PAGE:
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Here are a few things you should ascertain about your coachability before committing to an executive coaching relationship:

1. A Willingness to Learn

Just by embarking on the journey of finding an executive coach, you’re expressing a willingness to learn. That willingness needs to be underwritten by a thirst to engage in the exercises and embrace the learnings your coach is bringing to the table. That may involve reading books or articles, completing exercises, seeking other resources, and actively pursuing learning on an ongoing basis.

2.   Personal Accountability

It is critical for the leader to take responsibility and be accountable in the process. As the coach gets a clearer and clearer picture of you and your business, as a trusted third party, they will likely bring some things to the table that could make you feel uncomfortable. Owning those issues or behaviors is tough. As the leader, it is unlikely that many, if any, of your team members will be perfectly frank with you about any issues or behaviors that they feel are negative or destructive to your organization. If your coach brings some things to light you don’t want to hear, you need to be able to process those observations and own them when appropriate.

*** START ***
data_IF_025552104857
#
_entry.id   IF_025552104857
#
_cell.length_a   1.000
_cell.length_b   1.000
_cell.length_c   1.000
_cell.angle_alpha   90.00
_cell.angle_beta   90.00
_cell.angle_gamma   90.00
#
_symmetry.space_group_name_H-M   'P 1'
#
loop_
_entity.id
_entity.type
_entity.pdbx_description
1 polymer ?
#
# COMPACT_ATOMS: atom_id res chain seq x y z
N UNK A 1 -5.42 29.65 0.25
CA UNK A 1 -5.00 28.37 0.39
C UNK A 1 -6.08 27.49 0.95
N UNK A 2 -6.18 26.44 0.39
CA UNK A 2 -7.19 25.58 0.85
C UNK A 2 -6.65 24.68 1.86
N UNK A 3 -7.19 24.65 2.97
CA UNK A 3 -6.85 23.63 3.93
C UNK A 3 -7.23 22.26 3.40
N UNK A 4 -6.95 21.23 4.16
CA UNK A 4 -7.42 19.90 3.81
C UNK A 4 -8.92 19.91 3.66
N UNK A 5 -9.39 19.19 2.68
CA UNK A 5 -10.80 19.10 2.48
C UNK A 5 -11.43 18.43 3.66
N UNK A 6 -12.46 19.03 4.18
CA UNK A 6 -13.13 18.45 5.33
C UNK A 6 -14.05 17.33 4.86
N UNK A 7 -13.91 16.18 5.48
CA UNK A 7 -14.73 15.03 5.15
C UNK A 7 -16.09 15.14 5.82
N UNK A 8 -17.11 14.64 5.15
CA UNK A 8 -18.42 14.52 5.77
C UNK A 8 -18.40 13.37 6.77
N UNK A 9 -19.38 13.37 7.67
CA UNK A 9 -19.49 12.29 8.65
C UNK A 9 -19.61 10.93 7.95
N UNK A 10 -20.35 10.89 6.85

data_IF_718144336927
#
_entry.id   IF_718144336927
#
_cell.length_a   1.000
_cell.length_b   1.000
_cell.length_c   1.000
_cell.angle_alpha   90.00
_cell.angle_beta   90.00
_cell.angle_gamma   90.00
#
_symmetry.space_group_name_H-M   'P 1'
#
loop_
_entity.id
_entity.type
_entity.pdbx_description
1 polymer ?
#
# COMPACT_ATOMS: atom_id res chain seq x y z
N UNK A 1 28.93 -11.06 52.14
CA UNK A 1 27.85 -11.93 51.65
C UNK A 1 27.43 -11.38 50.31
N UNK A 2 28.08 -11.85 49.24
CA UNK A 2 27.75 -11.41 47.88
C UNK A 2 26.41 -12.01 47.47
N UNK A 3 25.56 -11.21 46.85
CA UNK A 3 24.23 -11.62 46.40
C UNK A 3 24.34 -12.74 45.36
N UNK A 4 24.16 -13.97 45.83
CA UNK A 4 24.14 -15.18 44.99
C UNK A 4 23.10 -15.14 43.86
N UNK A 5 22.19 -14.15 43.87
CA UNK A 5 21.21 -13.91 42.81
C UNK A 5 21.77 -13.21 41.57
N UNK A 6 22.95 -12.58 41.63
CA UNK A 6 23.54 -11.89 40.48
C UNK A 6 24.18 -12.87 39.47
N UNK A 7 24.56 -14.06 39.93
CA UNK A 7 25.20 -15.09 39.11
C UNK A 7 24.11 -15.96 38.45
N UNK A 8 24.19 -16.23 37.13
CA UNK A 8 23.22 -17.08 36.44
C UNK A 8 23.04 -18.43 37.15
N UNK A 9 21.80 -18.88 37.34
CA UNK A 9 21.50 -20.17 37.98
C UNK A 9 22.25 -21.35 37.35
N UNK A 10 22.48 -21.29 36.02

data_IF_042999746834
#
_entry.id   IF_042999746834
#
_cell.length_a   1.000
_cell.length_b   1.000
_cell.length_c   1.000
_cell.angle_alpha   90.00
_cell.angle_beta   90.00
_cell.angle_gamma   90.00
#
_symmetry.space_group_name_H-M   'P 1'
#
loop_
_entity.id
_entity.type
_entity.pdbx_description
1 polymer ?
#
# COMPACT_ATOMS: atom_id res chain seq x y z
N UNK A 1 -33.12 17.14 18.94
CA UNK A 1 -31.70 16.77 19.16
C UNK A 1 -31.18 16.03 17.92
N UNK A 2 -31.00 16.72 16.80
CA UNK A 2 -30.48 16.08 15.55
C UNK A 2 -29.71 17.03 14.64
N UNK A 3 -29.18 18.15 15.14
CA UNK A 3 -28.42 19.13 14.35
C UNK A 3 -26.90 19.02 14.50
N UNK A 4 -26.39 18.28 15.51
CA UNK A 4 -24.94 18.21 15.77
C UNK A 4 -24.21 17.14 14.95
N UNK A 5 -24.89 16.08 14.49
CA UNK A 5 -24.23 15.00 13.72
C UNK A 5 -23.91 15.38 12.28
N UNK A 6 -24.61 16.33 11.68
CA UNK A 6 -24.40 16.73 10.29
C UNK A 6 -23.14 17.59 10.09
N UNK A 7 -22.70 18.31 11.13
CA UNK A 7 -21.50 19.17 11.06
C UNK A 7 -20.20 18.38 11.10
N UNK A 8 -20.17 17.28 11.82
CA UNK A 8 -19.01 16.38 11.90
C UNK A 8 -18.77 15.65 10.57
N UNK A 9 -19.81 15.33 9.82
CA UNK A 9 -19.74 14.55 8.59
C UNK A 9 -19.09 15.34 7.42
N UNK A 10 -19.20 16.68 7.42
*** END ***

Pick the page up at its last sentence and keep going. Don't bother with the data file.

3. Making the Time

Allocating and prioritizing time for coaching is critical. Coaching is professional development and needs to be a part of the leader’s allotment of their time. Much of what coaching is doing is helping you work on yourself and on your business. Too often our time as leaders is eaten up working in the business. When we commit and adhere to the commitment of time for coaching, this creates leverage, and many of the things that were repeatedly challenging you as a leader get resolved and disappear from your every day, actually lightening your load. Equally important is making the time to do the homework. At times, your coach will ask you to complete a task or assignment and taking the time to complete these activities on the timeline agreed to is imperative in the coaching journey.

4. Vulnerability, Transparency, and Trust